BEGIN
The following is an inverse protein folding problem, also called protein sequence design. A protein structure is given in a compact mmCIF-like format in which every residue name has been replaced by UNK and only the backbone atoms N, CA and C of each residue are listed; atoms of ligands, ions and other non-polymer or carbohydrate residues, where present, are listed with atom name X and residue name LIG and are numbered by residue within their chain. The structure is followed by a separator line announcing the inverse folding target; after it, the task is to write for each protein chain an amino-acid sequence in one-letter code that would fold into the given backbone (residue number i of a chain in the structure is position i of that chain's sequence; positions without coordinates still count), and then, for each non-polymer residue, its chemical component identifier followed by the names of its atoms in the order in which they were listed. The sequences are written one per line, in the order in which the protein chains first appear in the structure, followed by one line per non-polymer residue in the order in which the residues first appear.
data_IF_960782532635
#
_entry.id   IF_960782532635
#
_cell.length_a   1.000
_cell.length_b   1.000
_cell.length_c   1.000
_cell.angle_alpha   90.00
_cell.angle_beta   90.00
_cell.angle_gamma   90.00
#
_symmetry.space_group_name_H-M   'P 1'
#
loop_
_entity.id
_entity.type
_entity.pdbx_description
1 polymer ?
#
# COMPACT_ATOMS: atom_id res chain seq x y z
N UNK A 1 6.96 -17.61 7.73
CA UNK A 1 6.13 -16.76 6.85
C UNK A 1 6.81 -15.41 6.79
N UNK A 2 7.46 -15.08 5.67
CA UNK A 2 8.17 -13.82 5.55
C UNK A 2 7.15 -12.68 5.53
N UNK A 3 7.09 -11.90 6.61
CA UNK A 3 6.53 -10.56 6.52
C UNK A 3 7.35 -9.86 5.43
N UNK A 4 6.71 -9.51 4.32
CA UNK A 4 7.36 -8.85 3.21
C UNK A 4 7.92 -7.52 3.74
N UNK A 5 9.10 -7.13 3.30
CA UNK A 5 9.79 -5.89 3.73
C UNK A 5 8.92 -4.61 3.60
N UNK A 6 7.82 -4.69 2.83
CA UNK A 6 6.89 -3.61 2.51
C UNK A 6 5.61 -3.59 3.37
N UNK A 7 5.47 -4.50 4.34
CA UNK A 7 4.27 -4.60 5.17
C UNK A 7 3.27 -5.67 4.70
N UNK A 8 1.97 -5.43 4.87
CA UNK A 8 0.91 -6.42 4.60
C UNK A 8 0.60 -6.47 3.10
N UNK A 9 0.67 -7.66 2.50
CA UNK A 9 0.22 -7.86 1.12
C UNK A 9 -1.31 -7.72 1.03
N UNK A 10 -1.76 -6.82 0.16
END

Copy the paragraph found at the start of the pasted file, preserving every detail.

The following is an inverse protein folding problem, also called protein sequence design. A protein structure is given in a compact mmCIF-like format in which every residue name has been replaced by UNK and only the backbone atoms N, CA and C of each residue are listed; atoms of ligands, ions and other non-polymer or carbohydrate residues, where present, are listed with atom name X and residue name LIG and are numbered by residue within their chain. The structure is followed by a separator line announcing the inverse folding target; after it, the task is to write for each protein chain an amino-acid sequence in one-letter code that would fold into the given backbone (residue number i of a chain in the structure is position i of that chain's sequence; positions without coordinates still count), and then, for each non-polymer residue, its chemical component identifier followed by the names of its atoms in the order in which they were listed. The sequences are written one per line, in the order in which the protein chains first appear in the structure, followed by one line per non-polymer residue in the order in which the residues first appear.